Questioning the leaves, fruits, bark, roots, and birds’ eggs to see if they were nutrition or poison must have taken eons of taste-testing, prospering or dying at each nibble. Everything out there in the wilderness had to intrigue our cave women forebearers looking for edibles to keep the family alive. The guys may have been out stabbing mastodons with their wooden spears, but the women were investigating greens, fruits, and veggies.

I admire their tenacity and their necessity for forcing experiments, of course, but they never gave up. Because of them, all parts of the globe get to eat cooked eggs from all kinds of birds and turtles and whatever; some found artichokes in their ecosystem; some figured out cactus; and leaves like cilantro; hard barked edibles like pomegranates; and how not to get poisoned by acorns.

In second grade, Miss Erickson read us a book about the discovery of popcorn. It was delightful to eight-year-olds—the corn kernels falling in the fire and popping out white and crunchy for the kids to scramble for. Tasty delight.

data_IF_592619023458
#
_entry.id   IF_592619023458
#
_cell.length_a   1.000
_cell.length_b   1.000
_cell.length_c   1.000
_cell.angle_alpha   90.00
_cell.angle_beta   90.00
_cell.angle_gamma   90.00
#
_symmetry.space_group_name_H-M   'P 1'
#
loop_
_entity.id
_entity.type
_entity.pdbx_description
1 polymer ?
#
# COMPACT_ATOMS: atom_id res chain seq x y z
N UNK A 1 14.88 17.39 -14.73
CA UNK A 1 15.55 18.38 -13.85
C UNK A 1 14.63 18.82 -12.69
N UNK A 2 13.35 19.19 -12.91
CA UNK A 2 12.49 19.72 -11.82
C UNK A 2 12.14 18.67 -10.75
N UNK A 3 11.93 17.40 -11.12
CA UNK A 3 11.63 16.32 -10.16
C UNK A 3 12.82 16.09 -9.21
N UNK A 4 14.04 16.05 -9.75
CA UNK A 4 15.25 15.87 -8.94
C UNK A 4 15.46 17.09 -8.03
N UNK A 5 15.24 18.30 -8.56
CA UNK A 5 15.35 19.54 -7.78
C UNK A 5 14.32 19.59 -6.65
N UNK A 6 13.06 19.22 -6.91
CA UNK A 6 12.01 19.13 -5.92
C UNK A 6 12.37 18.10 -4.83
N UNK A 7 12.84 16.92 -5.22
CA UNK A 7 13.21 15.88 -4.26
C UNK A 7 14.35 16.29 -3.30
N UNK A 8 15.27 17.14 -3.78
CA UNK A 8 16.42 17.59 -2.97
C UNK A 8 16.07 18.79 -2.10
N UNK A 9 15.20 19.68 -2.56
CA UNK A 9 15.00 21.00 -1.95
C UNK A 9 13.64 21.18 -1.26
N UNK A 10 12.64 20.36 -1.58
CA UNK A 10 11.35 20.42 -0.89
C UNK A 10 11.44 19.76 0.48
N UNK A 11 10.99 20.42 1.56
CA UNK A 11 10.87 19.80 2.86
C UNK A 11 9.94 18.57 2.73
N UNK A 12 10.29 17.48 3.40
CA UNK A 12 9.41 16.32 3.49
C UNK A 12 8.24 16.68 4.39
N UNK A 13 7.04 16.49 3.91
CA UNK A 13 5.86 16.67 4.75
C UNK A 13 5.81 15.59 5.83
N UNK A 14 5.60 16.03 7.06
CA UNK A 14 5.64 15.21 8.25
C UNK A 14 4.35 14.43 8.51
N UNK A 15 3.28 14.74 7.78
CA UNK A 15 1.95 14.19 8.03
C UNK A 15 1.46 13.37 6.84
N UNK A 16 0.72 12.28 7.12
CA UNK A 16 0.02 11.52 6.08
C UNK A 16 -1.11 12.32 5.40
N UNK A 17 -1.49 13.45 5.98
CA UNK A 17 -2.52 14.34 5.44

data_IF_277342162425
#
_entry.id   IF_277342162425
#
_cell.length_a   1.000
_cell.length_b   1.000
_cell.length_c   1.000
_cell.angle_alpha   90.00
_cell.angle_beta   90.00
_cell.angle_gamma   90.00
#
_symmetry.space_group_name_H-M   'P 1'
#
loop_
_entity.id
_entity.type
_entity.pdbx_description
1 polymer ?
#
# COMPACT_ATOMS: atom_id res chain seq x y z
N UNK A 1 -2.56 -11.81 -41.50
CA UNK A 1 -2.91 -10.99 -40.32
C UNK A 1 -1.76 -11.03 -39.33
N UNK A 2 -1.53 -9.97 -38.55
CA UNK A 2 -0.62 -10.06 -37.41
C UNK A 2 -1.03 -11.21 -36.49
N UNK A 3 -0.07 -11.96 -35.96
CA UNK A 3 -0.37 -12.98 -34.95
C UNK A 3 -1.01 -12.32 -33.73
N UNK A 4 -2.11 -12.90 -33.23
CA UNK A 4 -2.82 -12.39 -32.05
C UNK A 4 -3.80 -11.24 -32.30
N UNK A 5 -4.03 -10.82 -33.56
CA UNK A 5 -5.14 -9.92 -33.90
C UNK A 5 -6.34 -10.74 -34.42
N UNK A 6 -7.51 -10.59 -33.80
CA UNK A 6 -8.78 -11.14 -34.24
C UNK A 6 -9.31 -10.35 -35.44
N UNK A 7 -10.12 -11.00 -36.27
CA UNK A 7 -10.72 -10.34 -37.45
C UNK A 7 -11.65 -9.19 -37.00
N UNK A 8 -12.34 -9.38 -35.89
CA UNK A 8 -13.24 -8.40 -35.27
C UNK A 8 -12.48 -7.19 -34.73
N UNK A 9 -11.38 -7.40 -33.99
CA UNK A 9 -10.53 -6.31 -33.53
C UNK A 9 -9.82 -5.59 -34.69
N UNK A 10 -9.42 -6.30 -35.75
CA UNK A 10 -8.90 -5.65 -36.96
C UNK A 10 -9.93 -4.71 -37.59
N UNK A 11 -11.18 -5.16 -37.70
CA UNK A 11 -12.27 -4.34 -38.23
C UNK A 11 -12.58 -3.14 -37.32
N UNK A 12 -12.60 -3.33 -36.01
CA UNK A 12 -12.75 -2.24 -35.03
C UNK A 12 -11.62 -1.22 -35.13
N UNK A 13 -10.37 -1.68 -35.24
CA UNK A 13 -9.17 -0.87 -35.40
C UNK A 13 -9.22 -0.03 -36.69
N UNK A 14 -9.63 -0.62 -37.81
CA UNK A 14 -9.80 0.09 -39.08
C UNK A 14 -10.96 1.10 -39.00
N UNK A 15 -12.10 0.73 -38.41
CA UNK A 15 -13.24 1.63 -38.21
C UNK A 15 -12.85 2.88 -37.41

That introduction to the serendipitous discoveries of what was edible on this earth led me to wonder about all the things that couldn’t have been accidents but had to be the first pure science: testing. What to try and what to ignore. They had to corral fire before they could begin to think about cooking; they even ate their wooly mammoths raw. How to cook, or even whether to cook, must have taken a few thousand years. All the way to French cuisine, in western minds, the be-all and end-all of fine dining.

All of this interest of mine in how our long-ago ancestors survived and all the failures that caused death before successes never led me to be a foodie or want to cook, bake, or feed other people. I liked to eat, or course, but that was it; I never thought about it much. I never died for something I thought of—chocolate, Thanksgiving turkey, an ice cream cone—like people do. If I got it, fine; occasionally, if I saw the advertising or the sign for one of these things, I wanted it. But usually, I was dreaming of a novel in my head. Thinking about made-up things often leaves appetites in the dust.

Now that I’m an elder with blank hours in my day, I’ve looked into cooking. My mother, my grandmothers, my sisters, and many friends spent time thinking about food, trying something different, fixing it, and serving it. Even my daughter, because of my lackadaisical attitude toward the dinners of her childhood, comes home from work and cooks to relax. I find this an oxymoron.